Lack of flexibility is now seen to be a major cause of general health problems and sports injury and is being linked to everything from stress to back pain, and even osteoarthritis. It also means that nagging injuries, especially around your joints take longer to heal.
Latest studies show that up to 60 percent of the general population with bad backs and knees have tight hamstrings and hips and the main cause is a lack of flexibility…
Active-Isolated Stretching (AI)
Olympians have been employing Active-Isolated Stretching (AI) now for about 10 years, but it has only recently been brought to the public’s attention.
I have used this technique on my clients for quite a while now with great success while adding renewed life and spring to tired-out muscles. AI stretching prevents injury, as conventional stretching can cause real harm such as muscle pulls and tears.
AI stretching does what stretching is supposed to do; it transports oxygen to sore muscles and quickly removes toxins so recovery is faster. It also works as a deep massage technique because it activates muscle fibers during the actual stretch.
How to Stretch
Before stretching, dress in loose clothing and try and acquire a five-foot length of rope and tie a loop in the end. The purpose of this is to loop the end of the rope around the exercising appendage to squeeze the last couple of inches of stretch from the exercise.
Find a comfortable place to stretch either on your bed, a carpeted floor, or on a mat. Isolate the muscle or group you want to stretch then contract the muscle opposite. This causes the isolated muscle or group to relax straight away and when it does it is ready to stretch. Gently and quickly stretch the isolated muscle until it can’t be stretched any further; now give yourself a gentle pull with your hands or rope. Go as far as you can and then hold the stretch for no more than 2 seconds then release, do this for a total of 5 repetitions on the isolated muscle or group.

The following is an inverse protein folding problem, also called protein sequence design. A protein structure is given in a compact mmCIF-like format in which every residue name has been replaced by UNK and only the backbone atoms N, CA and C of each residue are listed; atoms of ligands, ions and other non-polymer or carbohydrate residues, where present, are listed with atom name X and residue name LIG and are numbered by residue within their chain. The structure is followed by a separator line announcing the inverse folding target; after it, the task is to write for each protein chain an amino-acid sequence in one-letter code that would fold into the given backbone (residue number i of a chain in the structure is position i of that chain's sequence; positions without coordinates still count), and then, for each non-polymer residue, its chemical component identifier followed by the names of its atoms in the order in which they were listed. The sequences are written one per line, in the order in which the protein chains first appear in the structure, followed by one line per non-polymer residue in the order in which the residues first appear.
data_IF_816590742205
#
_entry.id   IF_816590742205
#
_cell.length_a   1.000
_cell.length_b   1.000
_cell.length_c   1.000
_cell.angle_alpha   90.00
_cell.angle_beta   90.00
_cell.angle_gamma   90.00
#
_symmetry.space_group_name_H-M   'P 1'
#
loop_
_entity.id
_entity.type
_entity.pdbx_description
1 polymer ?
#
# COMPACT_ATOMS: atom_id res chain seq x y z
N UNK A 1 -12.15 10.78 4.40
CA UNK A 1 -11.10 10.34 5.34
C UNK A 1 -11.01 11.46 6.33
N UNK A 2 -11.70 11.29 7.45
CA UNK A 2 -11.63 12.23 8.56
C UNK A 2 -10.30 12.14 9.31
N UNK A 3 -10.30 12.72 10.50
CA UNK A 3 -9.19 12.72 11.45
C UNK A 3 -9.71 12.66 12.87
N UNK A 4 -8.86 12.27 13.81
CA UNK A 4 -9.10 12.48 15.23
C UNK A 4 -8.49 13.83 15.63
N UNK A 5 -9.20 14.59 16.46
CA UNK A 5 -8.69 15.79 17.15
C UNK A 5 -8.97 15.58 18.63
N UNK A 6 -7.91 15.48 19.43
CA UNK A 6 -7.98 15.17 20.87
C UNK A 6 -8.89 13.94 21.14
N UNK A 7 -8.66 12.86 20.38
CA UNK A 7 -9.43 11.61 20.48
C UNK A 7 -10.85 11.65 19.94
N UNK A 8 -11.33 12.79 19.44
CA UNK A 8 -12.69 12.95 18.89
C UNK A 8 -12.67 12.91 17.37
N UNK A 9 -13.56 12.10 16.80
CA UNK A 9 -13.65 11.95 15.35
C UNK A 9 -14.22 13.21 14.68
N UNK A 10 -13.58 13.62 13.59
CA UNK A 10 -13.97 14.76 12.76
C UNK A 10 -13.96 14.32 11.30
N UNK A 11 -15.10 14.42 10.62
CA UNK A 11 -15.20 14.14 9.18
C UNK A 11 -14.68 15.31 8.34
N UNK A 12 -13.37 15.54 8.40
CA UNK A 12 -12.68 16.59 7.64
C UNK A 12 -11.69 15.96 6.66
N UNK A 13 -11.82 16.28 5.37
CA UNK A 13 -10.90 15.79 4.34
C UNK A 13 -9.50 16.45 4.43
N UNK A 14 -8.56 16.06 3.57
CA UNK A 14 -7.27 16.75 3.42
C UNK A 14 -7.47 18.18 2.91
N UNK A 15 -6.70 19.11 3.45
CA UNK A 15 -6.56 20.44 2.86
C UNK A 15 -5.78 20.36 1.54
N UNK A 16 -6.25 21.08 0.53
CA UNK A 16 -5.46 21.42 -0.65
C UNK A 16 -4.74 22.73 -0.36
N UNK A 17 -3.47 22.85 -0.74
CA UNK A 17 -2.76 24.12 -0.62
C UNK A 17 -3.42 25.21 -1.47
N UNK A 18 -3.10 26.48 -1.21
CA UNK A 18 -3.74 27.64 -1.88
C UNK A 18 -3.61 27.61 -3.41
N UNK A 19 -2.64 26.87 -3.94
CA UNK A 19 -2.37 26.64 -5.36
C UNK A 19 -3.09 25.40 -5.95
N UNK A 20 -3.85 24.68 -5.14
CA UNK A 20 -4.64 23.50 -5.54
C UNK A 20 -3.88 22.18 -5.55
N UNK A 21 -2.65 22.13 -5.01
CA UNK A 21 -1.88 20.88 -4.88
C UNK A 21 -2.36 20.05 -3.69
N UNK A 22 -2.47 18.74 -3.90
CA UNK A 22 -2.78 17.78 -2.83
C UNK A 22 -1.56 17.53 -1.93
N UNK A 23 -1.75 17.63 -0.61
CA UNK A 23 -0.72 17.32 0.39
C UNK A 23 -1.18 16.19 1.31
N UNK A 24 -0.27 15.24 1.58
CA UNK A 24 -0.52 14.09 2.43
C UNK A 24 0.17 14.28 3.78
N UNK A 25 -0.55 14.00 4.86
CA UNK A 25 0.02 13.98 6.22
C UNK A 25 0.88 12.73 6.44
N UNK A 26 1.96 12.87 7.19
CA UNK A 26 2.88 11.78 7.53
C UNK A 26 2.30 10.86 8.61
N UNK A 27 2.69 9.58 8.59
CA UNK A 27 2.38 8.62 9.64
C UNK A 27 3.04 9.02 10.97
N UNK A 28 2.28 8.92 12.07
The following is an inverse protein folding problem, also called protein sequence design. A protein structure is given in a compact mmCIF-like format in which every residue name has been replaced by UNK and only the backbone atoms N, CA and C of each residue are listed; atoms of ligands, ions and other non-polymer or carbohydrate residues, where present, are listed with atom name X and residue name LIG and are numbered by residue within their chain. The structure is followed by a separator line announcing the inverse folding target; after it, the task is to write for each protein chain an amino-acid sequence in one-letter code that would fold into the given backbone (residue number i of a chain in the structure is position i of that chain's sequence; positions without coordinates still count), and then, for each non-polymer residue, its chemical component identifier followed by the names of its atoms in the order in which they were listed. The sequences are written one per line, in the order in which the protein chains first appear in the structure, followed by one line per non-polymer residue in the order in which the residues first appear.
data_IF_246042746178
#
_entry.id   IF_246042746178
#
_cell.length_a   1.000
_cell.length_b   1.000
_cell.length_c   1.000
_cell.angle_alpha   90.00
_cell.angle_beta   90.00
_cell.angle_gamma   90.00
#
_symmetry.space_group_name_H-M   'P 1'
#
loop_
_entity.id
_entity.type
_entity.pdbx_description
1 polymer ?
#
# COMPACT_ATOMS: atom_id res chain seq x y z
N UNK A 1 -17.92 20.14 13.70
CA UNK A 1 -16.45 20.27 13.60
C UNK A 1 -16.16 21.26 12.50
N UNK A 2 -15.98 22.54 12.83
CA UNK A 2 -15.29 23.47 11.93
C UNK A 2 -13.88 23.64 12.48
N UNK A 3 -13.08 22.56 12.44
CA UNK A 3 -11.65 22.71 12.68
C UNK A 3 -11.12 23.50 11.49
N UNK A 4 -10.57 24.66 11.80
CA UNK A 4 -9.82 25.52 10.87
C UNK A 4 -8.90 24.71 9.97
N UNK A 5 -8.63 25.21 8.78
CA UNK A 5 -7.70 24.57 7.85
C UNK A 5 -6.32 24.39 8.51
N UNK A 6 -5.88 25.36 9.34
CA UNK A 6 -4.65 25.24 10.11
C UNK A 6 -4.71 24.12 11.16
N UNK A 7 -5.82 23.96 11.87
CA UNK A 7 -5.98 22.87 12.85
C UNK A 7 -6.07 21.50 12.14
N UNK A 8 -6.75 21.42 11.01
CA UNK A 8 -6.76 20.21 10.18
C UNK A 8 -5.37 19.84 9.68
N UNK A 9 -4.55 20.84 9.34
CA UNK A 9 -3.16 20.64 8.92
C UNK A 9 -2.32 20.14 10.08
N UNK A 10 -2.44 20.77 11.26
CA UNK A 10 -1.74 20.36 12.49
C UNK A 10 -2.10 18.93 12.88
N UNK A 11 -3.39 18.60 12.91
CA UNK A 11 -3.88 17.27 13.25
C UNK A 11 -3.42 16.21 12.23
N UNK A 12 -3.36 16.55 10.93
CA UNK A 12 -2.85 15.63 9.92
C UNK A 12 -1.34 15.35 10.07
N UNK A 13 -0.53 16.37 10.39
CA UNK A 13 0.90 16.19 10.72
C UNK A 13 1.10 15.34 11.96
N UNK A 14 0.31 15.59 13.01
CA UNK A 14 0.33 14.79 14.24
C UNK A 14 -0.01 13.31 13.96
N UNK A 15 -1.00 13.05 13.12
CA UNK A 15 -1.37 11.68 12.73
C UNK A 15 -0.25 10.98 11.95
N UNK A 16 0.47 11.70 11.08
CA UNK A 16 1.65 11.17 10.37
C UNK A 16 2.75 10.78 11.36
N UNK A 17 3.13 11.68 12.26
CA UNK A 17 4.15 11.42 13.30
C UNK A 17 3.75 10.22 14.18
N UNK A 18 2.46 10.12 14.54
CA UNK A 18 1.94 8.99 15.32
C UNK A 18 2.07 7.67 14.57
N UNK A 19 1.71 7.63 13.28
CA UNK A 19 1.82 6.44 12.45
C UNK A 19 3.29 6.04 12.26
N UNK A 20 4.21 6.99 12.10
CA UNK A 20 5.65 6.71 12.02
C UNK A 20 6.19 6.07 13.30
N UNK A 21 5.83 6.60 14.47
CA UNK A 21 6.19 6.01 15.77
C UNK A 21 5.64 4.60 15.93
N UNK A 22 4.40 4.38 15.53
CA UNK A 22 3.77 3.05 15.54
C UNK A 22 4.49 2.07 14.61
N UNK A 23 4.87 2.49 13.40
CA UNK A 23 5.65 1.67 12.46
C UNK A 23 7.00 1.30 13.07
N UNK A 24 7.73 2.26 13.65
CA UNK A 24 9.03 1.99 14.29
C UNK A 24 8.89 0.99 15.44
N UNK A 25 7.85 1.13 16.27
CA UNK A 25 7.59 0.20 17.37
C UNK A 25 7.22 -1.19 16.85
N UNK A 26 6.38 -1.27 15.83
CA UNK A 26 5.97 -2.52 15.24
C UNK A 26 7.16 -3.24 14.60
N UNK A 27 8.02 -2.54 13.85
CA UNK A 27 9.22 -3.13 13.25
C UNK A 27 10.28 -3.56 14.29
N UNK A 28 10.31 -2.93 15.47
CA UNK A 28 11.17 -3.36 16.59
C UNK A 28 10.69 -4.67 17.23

The reason for just a 2-second stretch is that when a muscle realizes that it is being forced into a stretch it contracts to protect itself from being overstretched. If you can beat this contraction you’ll be well on the way to a greater Range of Motion.
Remember to hold for no more than 2 seconds, release, return to the normal position, and repeat for the five repetitions. Try not to have any hesitations between stretches and make it as fluid as possible.
Try to stretch every day if possible, remember to:
· Work one target muscle at a time.
· Contract the muscle that is opposite the targeted muscle, which will relax in preparation for its stretch.
· Stretch it gently and quickly.
· Release it before it realizes that it has been stretched and goes into its protective contraction.
Below are two exercises that can be done straight away even while you are at work to stretch that tension and stress from your body.
1. Lie down on the floor with your buttocks against a wall and your legs straight up the wall. Slowly flex your toes towards your knees, hold for two seconds, and repeat five times. This will loosen up your lower back and stretch your hamstrings and hips giving instant relief for tired backs.
This exercise can be done while at the office anytime you start to feel that stress and tension building up.
2. Sitting in a chair and putting one leg out straight, flex your toes towards your knee, now lean towards that foot, stretching your hands towards it and letting your head and shoulders follow, hold for two seconds, and repeat five times. This will create a stretch right across your lower back and neck.
A flexible body is:
· More efficient
· More easily trained for strength and endurance
· Enjoys more range of motion
· Stays balanced more easily and is less prone to injury
· Recovers from workouts more quickly, and feels better.
Gary is the author of several ebooks, including “Maximum Weight Loss in Ten Weeks” – the complete ebook and time-saving solution for burning away unwanted fat, and “Maximum Weight Gain in Ten Weeks” – easy-to-use and follow techniques that serve as a guide to muscle growth without having to “live in the gym”.